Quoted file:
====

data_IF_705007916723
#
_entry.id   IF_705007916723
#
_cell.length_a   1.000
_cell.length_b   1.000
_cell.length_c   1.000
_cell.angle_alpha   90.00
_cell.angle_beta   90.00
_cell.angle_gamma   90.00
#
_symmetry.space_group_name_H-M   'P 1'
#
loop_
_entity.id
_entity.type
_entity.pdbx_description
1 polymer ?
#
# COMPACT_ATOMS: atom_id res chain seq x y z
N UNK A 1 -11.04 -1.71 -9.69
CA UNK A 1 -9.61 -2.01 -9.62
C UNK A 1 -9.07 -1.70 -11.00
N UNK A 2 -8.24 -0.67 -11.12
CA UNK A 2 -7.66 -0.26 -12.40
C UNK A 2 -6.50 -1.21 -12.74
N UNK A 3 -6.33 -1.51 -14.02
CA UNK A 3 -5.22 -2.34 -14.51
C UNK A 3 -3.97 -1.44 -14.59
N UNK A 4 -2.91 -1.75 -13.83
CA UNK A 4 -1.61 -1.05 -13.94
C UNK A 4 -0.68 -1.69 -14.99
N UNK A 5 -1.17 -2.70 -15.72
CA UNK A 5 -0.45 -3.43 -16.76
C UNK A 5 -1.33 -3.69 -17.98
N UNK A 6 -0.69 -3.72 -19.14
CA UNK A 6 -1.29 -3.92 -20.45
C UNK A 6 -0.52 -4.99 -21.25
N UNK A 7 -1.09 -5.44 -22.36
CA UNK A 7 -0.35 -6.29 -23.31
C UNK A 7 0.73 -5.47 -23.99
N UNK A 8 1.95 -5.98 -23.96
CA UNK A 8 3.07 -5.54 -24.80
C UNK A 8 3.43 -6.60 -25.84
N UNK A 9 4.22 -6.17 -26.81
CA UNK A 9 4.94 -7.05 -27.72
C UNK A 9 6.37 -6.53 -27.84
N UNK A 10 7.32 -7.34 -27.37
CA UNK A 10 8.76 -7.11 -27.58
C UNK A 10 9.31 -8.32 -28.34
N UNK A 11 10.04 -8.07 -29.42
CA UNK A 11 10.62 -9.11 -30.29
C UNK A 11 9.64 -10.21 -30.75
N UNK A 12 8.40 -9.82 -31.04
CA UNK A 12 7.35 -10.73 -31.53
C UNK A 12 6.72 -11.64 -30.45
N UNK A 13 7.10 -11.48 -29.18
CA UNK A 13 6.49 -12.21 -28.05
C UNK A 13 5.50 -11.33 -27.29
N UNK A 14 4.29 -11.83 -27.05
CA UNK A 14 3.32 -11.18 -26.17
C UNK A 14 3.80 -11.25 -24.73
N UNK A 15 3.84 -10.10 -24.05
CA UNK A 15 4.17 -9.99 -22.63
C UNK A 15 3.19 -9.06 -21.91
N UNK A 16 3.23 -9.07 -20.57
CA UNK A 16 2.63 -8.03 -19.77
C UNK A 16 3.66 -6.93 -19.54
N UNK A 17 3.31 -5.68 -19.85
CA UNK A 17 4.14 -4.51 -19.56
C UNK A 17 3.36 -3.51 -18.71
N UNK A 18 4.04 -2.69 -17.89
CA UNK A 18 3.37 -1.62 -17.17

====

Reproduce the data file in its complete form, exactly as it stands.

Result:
data_IF_705007916723
#
_entry.id   IF_705007916723
#
_cell.length_a   1.000
_cell.length_b   1.000
_cell.length_c   1.000
_cell.angle_alpha   90.00
_cell.angle_beta   90.00
_cell.angle_gamma   90.00
#
_symmetry.space_group_name_H-M   'P 1'
#
loop_
_entity.id
_entity.type
_entity.pdbx_description
1 polymer ?
#
# COMPACT_ATOMS: atom_id res chain seq x y z
N UNK A 1 -11.04 -1.71 -9.69
CA UNK A 1 -9.61 -2.01 -9.62
C UNK A 1 -9.07 -1.70 -11.00
N UNK A 2 -8.24 -0.67 -11.12
CA UNK A 2 -7.66 -0.26 -12.40
C UNK A 2 -6.50 -1.21 -12.74
N UNK A 3 -6.33 -1.51 -14.02
CA UNK A 3 -5.22 -2.34 -14.51
C UNK A 3 -3.97 -1.44 -14.59
N UNK A 4 -2.91 -1.75 -13.83
CA UNK A 4 -1.61 -1.05 -13.94
C UNK A 4 -0.68 -1.69 -14.99
N UNK A 5 -1.17 -2.70 -15.72
CA UNK A 5 -0.45 -3.43 -16.76
C UNK A 5 -1.33 -3.69 -17.98
N UNK A 6 -0.69 -3.72 -19.14
CA UNK A 6 -1.29 -3.92 -20.45
C UNK A 6 -0.52 -4.99 -21.25
N UNK A 7 -1.09 -5.44 -22.36
CA UNK A 7 -0.35 -6.29 -23.31
C UNK A 7 0.73 -5.47 -23.99
N UNK A 8 1.95 -5.98 -23.96
CA UNK A 8 3.07 -5.54 -24.80
C UNK A 8 3.43 -6.60 -25.84
N UNK A 9 4.22 -6.17 -26.81
CA UNK A 9 4.94 -7.05 -27.72
C UNK A 9 6.37 -6.53 -27.84
N UNK A 10 7.32 -7.34 -27.37
CA UNK A 10 8.76 -7.11 -27.58
C UNK A 10 9.31 -8.32 -28.34
N UNK A 11 10.04 -8.07 -29.42
CA UNK A 11 10.62 -9.11 -30.29
C UNK A 11 9.64 -10.21 -30.75
N UNK A 12 8.40 -9.82 -31.04
CA UNK A 12 7.35 -10.73 -31.53
C UNK A 12 6.72 -11.64 -30.45
N UNK A 13 7.10 -11.48 -29.18
CA UNK A 13 6.49 -12.21 -28.05
C UNK A 13 5.50 -11.33 -27.29
N UNK A 14 4.29 -11.83 -27.05
CA UNK A 14 3.32 -11.18 -26.17
C UNK A 14 3.80 -11.25 -24.73
N UNK A 15 3.84 -10.10 -24.05
CA UNK A 15 4.17 -9.99 -22.63
C UNK A 15 3.19 -9.06 -21.91
N UNK A 16 3.23 -9.07 -20.57
CA UNK A 16 2.63 -8.03 -19.77
C UNK A 16 3.66 -6.93 -19.54
N UNK A 17 3.31 -5.68 -19.85
CA UNK A 17 4.14 -4.51 -19.56
C UNK A 17 3.36 -3.51 -18.71
N UNK A 18 4.04 -2.69 -17.89
CA UNK A 18 3.37 -1.62 -17.17